That’s how I ended up sitting in a studio, opposite one of the nation’s top broadcasters, talking about aftershave. It was one of Simon Mayo’s signature ‘Confessions’, where listeners write in with an anecdote of an embarrassing action they’d like to be absolved of; Simon, along with a panel of radio execs and presenters, decides whether they should be forgiven for their (often hilarious) sins. In this particular instance, Simon was educating me about
some archaic brand of aftershave mentioned in one such Confession, as he had realised that – in his words – I have yet to start shaving. Plus, this weekend, I’ll be finding myself sat in the studio with Anthea Turner and Chris Rogers on their Sunday morning brunch show from the end of March, answering listener questions about classical music. Expect opus numbers and all. I really wouldn’t have seen myself in this incredible place one year ago, but it is typical of the Scala leadership’s open-mindedness – their willingness to embrace new faces, new ideas and ambitious projects – that they were game to have me on board. It’s not every day you start a new station, so I suppose they had to be brave, anyway.
Scala is all about classical music for modern life, which might sound like some marketing fluff, but looking at the schedule it is really rather accurate. There’s huge musical and personal diversity in the line-up, with Madonna’s producer William Orbit curating a journey through electronic-tinged pieces and cutting-edge new artists; Jazz FM presenter Jamie Crick presenting music theatre amongst much else on Sunday mornings; and Angellica Bell celebrating music teaching in her Saturday morning breakfast show. If it’s entertainment, if it’s book talk, if it’s new music, if it’s young musicians – whatever you’re after, there’s a bit of everything in Scala. That’s what makes it so delightfully quirky. Like the music itself, it has personality.
On my regular Saturday afternoon show from 3, the Culture Bunker, I celebrate the people that make classical music exciting. We’ve already had guests including violinist Nicola Benedetti and Emmy-Award winning composer, pianist and conductor Gavin Greenaway (the conductor of many of Hans Zimmer’s scores); I’ve gone on a tour of Handel Hendrix House, where both Handel and Jimi Hendrix once lived, visiting their bedrooms and composing rooms; we’ve played the likes of Margaret Hubicki (in my opinion one of music’s great neglected composers), Canadian jazzer Ron Davis and young composer Alex Woolf. Contrary to what you might expect from a commercial radio station, I genuinely am allowed to choose all the music I play; nobody tells me what piece to put in the show. The only editorial ‘interference’ might occasionally come in the form of moving one piece down the hour so that it doesn’t start the show, because it’s less familiar. Beyond that, this really is a curated show. I hope you can hear a bit of ‘me’ in the Culture Bunker.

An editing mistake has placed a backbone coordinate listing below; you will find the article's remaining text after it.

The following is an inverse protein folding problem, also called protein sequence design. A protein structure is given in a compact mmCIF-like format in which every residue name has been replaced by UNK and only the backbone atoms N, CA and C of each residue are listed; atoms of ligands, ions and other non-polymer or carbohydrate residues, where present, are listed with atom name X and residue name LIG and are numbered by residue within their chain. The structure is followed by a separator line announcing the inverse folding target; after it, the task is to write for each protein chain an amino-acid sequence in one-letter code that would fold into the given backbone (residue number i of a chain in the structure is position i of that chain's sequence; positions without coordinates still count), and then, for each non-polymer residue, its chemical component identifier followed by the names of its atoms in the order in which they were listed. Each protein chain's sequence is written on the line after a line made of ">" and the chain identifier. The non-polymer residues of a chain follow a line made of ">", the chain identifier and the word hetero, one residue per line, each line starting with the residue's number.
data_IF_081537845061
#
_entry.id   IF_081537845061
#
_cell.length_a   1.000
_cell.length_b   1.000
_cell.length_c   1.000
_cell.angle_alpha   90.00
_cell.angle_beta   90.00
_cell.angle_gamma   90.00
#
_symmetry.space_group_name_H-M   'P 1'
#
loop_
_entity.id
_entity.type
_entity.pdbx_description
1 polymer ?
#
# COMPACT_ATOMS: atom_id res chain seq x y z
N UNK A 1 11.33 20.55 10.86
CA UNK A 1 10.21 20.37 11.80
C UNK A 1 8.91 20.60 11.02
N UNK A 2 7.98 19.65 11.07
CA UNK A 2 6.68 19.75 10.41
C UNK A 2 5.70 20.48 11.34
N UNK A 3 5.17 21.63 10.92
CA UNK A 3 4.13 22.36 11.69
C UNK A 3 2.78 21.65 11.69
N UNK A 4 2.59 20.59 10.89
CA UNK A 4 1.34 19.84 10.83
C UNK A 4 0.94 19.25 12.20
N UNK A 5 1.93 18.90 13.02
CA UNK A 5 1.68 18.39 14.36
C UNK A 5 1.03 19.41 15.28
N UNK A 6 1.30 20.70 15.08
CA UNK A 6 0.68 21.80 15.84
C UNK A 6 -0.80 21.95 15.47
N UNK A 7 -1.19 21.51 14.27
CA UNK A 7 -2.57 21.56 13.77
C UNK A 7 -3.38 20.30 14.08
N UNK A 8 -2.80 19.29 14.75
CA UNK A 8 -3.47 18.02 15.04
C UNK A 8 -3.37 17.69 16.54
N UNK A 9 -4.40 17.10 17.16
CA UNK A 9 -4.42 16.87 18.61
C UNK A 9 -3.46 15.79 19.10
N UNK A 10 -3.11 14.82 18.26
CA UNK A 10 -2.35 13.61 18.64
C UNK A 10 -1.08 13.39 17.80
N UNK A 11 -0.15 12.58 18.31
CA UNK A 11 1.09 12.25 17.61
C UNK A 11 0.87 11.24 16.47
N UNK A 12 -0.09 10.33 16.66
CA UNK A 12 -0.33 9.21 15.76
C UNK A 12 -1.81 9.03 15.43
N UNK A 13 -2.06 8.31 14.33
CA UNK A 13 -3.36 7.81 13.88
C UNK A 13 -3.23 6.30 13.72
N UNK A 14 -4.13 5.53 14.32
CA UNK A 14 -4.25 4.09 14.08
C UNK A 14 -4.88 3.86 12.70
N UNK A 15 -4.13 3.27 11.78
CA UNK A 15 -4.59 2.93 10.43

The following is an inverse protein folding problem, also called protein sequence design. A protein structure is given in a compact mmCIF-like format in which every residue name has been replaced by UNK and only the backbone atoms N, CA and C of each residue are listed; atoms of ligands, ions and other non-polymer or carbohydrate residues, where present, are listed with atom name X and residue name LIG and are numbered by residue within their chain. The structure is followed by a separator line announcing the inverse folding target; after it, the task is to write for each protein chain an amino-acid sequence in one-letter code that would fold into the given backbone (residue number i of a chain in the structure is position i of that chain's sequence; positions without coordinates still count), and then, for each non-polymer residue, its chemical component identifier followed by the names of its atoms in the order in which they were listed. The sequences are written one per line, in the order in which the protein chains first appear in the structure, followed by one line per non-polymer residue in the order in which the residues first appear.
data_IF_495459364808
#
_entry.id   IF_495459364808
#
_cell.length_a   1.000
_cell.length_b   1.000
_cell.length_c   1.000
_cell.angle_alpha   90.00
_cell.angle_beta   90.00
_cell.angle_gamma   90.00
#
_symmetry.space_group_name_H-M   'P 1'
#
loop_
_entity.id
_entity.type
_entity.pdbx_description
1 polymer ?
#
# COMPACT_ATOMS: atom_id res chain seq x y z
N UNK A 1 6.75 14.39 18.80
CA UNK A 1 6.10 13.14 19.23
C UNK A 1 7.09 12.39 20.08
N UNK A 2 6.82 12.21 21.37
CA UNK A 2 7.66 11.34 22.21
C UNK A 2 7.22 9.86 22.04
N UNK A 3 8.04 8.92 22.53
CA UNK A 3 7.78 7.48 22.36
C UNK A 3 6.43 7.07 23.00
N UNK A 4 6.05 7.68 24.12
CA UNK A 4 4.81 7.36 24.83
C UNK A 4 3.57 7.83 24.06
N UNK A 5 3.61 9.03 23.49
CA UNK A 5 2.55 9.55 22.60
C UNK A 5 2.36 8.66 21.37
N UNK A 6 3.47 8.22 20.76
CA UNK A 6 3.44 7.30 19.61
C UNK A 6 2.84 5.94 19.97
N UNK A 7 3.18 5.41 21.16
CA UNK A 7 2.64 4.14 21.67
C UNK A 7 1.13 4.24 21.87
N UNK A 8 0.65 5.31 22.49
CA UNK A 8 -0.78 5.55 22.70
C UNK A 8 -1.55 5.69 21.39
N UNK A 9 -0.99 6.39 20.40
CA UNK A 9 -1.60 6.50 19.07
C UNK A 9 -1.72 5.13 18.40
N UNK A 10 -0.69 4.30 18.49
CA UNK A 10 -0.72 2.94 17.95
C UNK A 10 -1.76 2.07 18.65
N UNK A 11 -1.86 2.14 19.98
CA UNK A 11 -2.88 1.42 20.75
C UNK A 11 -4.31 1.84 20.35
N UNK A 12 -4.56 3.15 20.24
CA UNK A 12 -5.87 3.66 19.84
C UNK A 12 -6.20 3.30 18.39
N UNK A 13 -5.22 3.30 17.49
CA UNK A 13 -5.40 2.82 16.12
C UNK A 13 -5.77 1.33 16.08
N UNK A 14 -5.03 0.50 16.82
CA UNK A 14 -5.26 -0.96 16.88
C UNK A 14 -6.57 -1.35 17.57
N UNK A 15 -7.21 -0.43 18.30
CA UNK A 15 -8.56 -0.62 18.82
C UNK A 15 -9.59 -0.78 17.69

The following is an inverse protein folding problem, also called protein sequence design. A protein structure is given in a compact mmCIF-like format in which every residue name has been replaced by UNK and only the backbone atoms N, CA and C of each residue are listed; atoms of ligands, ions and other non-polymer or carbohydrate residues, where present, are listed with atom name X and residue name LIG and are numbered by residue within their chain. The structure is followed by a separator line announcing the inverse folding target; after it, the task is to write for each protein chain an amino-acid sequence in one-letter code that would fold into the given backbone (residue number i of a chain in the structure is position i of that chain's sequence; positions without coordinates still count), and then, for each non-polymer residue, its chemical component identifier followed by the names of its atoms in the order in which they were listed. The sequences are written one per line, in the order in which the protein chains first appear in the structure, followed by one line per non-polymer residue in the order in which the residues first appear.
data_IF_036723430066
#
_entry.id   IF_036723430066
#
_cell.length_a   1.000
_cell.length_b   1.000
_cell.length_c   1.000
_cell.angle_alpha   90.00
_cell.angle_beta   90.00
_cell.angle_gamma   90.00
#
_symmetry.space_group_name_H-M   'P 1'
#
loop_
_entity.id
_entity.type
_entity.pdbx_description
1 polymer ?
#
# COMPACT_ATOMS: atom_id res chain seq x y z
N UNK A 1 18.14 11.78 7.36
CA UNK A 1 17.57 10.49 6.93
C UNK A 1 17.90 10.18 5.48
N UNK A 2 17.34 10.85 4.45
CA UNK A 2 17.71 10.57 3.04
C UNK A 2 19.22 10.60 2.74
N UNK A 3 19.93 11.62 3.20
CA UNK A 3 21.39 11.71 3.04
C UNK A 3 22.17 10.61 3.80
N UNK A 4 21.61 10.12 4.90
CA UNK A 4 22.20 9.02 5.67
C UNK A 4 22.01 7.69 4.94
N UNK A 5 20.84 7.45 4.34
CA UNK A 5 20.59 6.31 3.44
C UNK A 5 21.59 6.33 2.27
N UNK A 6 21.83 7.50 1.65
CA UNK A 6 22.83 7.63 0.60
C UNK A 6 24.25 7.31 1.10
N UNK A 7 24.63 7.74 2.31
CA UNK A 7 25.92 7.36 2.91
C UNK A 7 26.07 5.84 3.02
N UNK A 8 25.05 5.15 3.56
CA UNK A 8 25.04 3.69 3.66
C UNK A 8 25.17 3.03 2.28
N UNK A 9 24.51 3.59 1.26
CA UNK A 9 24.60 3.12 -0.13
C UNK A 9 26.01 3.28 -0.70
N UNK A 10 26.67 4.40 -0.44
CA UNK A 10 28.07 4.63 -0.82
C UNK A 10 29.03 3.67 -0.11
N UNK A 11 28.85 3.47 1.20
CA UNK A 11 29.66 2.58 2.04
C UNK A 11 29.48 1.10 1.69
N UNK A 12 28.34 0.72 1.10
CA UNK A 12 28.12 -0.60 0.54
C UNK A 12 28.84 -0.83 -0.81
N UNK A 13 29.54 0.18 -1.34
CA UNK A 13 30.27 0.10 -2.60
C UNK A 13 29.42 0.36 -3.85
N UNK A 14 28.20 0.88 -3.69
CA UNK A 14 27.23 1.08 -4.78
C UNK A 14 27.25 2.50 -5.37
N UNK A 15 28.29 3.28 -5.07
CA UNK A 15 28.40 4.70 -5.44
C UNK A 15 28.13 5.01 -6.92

So what does a day in the life of Scala look like? I get into the office around 8.30am, and Charles Nove is in the studio with his breakfast show. In my production role, I’ll be loading the audio in for new tracks to add to the playlist, and logging the label and CD information so that the musicians are properly paid; I’ll be editing interviews on my laptop, cutting out over-loud breaths and extensive umms (you’ll never listen to a conversation the same way again after editing interviews, honestly); I’ll be recording interviews on location, with my hand-held Zoom recorder the size of a camcorder that somehow manages to capture high-quality audio for national radio. All the while, guests like Ralph Fiennes and Melvyn Bragg walk into the studio to be interviewed, and Rick Wakeman sits in the corner of the studio playing the piano live on air. Just another day at the office.
So, to anyone who might be slightly hesitant about the idea of a new entertainment classical station, I ask you – please keep an open mind. An open mind is exactly what Scala have shown me, allowing me to play young composers like Toby Young and Alex Woolf, and giving me ten hours of air-time in the first week alone. This is a station that embraces new ideas, and has a bit of everything in its schedule; it is the glorious potpourri of faces and styles that surely characterises modern classical music today as well?
It’s the Kaleidoscope Chamber Orchestra of Los Angeles, led from the keyboard by Irene Kim.